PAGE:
Worry is a common emotion that many people feel. However, anxiety disorders can make people worry constantly about almost everything. On top of that, people with anxiety will often seek reassurance for their worries from others. A person will seek reassurance from friends, family, and medical professionals.
Although it is okay to worry and even seek reassurance, anxiety will sometimes cause you to worry over things when there is no cause for worry. In those instances, it is important that you find ways to cope with self-reassurance. Self-reassurance can help you get a better handle on feelings of anxiety and worry. Learning how to stop seeking reassurance for your worries may seem difficult, but it is entirely possible.
Do You Seek Constant Reassurance?
Ask yourself the following questions to determine if you are the kind of person who needs consistent reassurance.
- Is there a person/s that you need to hear from every single day? Who are they? Why do you need to hear from them?
- If you do not hear from the people you listed, do you start to worry and call them?
- How does the person react to your worries and hearing from you? How do they feel about you needing them so consistently?
- What are some of the things you worry about that require reassurance?
- What happens if you do not receive reassurance?
To accurately determine your need to seek reassurance, you need to answer the questions honestly. The best way to stop seeking reassurance for your worries it to be as honest as possible with yourself.
Another tip is to list out the reassurance you need, from who, and how important it is for you to receive those reassurances on a scale of 0-10. Once you list out all of your reasons, go over them carefully and assess their importance to you. Sometimes looking at your reasons for worrying can help you determine which ones are legitimate and which ones are unnecessary.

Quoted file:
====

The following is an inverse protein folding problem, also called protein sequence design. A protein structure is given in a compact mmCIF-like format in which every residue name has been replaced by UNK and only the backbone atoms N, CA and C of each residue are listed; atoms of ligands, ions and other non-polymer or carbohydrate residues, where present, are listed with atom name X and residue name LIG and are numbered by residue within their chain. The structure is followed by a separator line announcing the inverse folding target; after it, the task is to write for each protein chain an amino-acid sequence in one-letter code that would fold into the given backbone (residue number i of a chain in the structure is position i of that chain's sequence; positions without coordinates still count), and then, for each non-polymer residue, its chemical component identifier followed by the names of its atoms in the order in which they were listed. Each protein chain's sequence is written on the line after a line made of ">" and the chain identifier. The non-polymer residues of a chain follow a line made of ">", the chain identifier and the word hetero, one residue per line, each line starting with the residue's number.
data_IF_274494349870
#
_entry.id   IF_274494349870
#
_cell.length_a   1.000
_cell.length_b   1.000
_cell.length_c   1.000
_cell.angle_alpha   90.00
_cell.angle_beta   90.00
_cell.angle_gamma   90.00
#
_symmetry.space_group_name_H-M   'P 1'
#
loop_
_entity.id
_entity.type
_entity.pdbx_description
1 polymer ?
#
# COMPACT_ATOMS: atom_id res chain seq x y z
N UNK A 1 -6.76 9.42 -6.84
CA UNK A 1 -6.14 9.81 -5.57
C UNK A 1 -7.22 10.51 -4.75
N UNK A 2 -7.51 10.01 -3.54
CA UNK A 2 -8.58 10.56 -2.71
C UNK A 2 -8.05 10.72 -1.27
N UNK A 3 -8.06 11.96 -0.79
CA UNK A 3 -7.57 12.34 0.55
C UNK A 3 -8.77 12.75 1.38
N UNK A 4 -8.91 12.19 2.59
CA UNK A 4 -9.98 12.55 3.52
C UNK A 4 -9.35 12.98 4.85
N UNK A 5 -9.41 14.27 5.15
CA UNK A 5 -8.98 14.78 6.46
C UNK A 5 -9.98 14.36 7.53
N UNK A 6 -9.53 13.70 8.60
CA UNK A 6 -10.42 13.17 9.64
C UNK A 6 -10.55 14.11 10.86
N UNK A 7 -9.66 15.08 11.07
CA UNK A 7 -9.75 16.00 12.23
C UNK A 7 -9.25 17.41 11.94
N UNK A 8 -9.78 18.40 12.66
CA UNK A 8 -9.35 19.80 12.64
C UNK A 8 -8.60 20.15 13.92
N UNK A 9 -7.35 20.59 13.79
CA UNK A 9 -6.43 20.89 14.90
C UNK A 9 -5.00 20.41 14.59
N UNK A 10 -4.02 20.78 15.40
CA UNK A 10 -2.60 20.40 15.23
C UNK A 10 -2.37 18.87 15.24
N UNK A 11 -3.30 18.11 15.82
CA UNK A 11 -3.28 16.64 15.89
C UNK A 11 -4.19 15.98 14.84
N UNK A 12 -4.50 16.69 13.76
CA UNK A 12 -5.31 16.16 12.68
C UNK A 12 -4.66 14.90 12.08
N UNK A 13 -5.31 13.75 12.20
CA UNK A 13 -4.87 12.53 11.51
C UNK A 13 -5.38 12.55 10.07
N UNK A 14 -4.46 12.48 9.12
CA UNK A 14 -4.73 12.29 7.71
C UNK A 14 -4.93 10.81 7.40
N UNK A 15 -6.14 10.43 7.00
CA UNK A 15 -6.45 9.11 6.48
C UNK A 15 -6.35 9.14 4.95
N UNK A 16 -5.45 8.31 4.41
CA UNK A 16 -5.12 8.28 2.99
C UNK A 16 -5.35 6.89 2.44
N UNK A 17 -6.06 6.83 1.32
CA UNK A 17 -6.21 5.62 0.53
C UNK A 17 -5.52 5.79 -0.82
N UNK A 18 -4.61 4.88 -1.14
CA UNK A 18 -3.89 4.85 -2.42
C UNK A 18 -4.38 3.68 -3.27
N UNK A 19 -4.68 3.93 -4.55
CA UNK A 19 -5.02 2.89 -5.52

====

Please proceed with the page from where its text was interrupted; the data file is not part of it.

Steps You Can Take
There are steps you can take to help you stop seeking reassurance for your worries. Try the following steps to find out how they can help you.
- Do your best to not ask for reassurance from others about your worries. Let people know that you are trying to break the habit so they understand your change in behavior and can possibly help you along. To better help you, write down what to say to the people you talk to.
- Focus on how much time you will have to enjoy life and leisurely activities when you let worries go and stop seeking reassurance. Write down all of the positive things you can enjoy with your time.
- Take up a hobby to keep your mind entertained. If you have too much free time on your hands, it gives you time to think, and thinking can sometimes turn into worry. Rather than spending your time worrying, try to occupy your mind with something that keeps you distracted and happy.
If you find that you are still struggling and you cannot seem to stop seeking reassurance for your worries, speak to a professional. A therapist can help you find coping mechanisms for your worry and anxieties.
Monica Ramunda is a cognitive behavioral therapist with offices located in Louisville and Denver, Colorado for in-office visits. With a Master’s Degree in Counseling Psychology and more than 16 years experience in therapy and counseling, Monica works as both a Licensed Professional Counselor (LPC) and Registered Play Therapist (RPT) with adults and children respectively. Much of Monica’s success is based on her eclectic orientation and drawing on a wide range of different approaches and techniques all while remaining strongly grounded in the principles of Cognitive Behavioral Techniques (CBT).